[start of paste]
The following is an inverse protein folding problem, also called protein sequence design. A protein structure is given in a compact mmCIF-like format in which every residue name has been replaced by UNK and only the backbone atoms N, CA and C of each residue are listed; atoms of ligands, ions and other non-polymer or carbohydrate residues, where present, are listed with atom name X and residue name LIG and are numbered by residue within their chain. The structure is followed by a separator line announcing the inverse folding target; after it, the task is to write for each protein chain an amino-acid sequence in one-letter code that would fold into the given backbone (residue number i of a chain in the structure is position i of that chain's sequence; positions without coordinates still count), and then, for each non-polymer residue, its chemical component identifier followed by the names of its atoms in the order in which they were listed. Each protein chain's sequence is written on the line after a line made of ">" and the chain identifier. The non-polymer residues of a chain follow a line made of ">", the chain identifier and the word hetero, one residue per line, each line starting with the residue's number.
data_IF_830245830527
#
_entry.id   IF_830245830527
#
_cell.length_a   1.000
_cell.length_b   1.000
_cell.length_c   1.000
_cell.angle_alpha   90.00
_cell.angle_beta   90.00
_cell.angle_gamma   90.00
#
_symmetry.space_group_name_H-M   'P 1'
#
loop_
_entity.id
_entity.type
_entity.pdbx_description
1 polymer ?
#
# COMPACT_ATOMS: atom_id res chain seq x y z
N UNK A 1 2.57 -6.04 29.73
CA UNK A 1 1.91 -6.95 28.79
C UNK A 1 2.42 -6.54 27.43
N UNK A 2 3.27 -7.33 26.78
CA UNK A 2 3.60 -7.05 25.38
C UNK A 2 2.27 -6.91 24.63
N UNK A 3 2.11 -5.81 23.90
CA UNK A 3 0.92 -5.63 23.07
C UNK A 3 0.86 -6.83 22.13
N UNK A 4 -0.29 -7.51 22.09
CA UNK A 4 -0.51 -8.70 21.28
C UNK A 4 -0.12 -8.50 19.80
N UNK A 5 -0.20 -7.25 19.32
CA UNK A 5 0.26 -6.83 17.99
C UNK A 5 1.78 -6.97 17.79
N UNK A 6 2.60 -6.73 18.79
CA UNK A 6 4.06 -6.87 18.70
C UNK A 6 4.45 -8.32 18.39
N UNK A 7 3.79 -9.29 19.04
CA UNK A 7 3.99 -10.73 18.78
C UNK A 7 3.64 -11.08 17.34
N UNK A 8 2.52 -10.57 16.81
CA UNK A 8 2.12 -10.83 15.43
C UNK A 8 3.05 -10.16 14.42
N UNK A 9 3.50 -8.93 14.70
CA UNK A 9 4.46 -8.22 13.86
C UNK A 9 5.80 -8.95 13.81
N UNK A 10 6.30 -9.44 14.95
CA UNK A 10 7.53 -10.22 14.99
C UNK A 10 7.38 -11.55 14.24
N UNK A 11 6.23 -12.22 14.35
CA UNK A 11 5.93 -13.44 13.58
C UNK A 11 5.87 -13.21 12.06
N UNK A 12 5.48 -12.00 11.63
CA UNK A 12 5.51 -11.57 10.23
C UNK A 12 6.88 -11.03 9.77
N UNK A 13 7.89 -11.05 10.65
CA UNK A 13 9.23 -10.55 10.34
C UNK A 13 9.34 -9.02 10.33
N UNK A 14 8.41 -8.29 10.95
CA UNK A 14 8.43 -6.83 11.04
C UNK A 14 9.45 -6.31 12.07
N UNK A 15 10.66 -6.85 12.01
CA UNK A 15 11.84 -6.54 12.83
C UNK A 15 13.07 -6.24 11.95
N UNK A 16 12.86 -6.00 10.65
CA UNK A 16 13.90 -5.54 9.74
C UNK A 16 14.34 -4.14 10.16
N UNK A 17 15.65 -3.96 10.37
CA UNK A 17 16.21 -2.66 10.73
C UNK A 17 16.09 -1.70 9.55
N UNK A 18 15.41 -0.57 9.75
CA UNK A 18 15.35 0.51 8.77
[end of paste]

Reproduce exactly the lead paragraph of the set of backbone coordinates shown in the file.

The following is an inverse protein folding problem, also called protein sequence design. A protein structure is given in a compact mmCIF-like format in which every residue name has been replaced by UNK and only the backbone atoms N, CA and C of each residue are listed; atoms of ligands, ions and other non-polymer or carbohydrate residues, where present, are listed with atom name X and residue name LIG and are numbered by residue within their chain. The structure is followed by a separator line announcing the inverse folding target; after it, the task is to write for each protein chain an amino-acid sequence in one-letter code that would fold into the given backbone (residue number i of a chain in the structure is position i of that chain's sequence; positions without coordinates still count), and then, for each non-polymer residue, its chemical component identifier followed by the names of its atoms in the order in which they were listed. Each protein chain's sequence is written on the line after a line made of ">" and the chain identifier. The non-polymer residues of a chain follow a line made of ">", the chain identifier and the word hetero, one residue per line, each line starting with the residue's number.